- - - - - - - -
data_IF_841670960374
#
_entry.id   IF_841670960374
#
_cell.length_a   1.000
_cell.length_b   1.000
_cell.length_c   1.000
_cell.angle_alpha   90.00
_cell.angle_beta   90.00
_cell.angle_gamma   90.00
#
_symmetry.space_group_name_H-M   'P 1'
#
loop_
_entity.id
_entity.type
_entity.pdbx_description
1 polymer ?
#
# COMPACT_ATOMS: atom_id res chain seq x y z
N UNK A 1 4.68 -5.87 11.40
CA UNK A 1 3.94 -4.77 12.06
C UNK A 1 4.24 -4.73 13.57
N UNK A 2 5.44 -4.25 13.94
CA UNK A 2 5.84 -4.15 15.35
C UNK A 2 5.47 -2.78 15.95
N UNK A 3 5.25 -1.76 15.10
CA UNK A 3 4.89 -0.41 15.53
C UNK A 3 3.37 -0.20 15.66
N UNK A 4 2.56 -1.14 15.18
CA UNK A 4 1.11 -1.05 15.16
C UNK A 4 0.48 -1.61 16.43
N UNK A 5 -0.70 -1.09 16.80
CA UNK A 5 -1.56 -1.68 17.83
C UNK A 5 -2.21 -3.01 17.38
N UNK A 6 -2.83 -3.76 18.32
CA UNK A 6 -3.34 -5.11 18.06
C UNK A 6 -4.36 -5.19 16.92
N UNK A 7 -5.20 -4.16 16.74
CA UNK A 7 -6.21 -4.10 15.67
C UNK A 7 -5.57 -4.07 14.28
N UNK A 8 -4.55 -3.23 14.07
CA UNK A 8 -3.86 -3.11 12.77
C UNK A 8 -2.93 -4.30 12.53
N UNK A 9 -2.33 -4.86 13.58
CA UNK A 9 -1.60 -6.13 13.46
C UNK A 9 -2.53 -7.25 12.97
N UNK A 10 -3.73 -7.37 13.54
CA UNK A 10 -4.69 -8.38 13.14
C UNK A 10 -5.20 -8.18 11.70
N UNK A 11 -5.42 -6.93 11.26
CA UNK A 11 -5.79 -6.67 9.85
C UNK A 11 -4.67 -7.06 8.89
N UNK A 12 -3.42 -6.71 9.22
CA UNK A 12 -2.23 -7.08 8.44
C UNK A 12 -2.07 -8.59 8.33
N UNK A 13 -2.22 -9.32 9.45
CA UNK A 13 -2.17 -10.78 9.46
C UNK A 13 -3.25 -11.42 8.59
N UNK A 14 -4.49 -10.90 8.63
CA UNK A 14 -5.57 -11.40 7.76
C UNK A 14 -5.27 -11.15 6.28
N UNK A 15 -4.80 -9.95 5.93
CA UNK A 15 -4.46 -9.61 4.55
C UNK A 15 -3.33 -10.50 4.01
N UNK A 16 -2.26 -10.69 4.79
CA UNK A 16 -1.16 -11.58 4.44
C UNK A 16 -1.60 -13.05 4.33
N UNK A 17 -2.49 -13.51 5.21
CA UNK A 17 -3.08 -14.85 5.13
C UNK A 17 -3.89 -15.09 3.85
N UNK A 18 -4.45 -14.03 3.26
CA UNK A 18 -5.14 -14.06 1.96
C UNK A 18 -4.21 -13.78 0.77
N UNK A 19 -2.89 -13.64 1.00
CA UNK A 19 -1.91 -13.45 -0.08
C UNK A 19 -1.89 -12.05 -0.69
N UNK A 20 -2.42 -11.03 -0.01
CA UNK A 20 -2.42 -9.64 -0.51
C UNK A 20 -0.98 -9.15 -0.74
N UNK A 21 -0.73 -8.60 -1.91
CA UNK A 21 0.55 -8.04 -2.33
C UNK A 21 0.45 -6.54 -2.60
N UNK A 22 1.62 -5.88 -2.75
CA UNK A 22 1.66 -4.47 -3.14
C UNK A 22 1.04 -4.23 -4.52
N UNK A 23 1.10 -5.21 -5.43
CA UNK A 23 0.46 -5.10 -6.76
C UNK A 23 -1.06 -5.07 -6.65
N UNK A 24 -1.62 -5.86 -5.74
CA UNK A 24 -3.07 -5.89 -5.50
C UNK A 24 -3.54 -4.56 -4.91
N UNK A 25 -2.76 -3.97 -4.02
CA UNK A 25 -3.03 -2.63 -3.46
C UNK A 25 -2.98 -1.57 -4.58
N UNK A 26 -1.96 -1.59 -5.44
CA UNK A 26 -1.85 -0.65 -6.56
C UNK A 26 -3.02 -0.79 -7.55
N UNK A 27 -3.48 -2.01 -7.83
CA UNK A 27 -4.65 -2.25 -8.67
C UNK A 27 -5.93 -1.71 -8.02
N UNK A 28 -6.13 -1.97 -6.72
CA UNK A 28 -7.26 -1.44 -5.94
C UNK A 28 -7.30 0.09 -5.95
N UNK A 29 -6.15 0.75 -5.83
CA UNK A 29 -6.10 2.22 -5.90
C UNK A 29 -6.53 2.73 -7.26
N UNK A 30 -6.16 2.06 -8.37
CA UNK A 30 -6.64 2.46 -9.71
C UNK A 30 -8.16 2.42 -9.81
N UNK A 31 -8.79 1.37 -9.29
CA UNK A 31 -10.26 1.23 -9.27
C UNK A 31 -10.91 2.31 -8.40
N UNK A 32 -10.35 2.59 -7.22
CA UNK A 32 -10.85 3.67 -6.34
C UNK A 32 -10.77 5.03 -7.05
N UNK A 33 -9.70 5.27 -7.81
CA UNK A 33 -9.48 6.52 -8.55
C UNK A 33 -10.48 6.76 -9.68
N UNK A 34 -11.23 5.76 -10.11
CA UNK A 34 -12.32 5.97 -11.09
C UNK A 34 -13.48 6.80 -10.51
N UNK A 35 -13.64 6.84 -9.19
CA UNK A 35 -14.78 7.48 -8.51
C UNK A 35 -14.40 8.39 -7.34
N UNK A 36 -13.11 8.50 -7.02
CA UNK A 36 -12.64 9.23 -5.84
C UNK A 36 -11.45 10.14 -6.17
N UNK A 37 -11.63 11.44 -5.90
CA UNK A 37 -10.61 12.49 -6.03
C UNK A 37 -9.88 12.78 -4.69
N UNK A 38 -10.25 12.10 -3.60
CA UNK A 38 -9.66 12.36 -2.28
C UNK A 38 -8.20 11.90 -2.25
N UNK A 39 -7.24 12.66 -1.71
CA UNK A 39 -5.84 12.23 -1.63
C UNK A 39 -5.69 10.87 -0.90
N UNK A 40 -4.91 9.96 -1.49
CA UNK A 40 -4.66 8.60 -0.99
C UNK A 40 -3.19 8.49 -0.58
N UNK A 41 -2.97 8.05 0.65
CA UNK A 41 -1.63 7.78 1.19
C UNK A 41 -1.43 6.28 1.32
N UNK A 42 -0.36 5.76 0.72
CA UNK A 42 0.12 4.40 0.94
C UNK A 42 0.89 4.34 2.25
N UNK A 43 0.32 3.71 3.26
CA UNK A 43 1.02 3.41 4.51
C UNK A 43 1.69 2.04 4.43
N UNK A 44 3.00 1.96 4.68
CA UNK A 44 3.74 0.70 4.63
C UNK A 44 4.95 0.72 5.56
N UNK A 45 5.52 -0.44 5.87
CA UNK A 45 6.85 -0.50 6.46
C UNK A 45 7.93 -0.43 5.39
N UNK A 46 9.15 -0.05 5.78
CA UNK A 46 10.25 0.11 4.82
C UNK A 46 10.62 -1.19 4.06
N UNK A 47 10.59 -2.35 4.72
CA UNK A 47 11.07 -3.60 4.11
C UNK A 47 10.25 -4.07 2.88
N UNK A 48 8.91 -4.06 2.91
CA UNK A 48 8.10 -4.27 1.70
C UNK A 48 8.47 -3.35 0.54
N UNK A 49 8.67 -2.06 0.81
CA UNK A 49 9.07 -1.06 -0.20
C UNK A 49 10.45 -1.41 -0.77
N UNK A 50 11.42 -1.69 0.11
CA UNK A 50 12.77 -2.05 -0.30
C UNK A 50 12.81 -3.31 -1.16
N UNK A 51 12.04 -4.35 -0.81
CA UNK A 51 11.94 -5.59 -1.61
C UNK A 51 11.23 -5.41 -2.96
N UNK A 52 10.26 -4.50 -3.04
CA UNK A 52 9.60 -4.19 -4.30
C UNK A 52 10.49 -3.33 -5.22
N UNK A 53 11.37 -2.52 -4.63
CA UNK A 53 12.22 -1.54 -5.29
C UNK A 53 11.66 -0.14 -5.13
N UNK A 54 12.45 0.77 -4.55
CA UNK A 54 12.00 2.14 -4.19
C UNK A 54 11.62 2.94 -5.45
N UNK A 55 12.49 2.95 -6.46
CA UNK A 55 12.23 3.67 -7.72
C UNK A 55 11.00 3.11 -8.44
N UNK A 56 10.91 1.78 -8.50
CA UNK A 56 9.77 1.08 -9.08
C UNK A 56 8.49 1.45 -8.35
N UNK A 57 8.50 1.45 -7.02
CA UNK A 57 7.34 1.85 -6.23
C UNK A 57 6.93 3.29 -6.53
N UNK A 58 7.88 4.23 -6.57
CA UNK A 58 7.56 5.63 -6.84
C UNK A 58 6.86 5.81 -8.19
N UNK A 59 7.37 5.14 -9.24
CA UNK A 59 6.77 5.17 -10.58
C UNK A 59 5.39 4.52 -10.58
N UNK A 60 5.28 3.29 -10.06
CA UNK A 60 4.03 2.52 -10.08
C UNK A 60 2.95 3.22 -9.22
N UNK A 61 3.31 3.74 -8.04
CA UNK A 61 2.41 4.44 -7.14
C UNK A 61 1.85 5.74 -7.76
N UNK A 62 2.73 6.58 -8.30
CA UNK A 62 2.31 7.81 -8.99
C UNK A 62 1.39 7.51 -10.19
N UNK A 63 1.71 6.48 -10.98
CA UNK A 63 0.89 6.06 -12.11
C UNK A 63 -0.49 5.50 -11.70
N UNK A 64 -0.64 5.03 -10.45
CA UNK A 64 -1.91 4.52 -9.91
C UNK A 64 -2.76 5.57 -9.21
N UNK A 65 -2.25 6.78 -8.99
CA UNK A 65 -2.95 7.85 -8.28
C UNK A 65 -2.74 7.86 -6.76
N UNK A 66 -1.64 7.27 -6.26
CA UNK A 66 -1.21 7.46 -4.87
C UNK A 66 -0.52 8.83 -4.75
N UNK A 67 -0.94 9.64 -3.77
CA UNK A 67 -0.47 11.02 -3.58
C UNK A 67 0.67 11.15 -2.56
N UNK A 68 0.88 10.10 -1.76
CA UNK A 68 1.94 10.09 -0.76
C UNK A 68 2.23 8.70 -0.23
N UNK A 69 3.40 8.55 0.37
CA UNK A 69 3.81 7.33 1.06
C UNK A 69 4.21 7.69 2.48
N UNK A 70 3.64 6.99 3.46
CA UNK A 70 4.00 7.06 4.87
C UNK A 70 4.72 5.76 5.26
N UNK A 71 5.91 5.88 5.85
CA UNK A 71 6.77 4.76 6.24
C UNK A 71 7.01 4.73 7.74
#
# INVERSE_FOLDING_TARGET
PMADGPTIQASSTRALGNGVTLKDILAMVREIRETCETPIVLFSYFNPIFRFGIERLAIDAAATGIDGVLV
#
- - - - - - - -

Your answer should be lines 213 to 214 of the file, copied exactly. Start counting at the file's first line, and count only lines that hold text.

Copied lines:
N UNK A 65 -2.25 6.78 -8.99
CA UNK A 65 -2.95 7.85 -8.28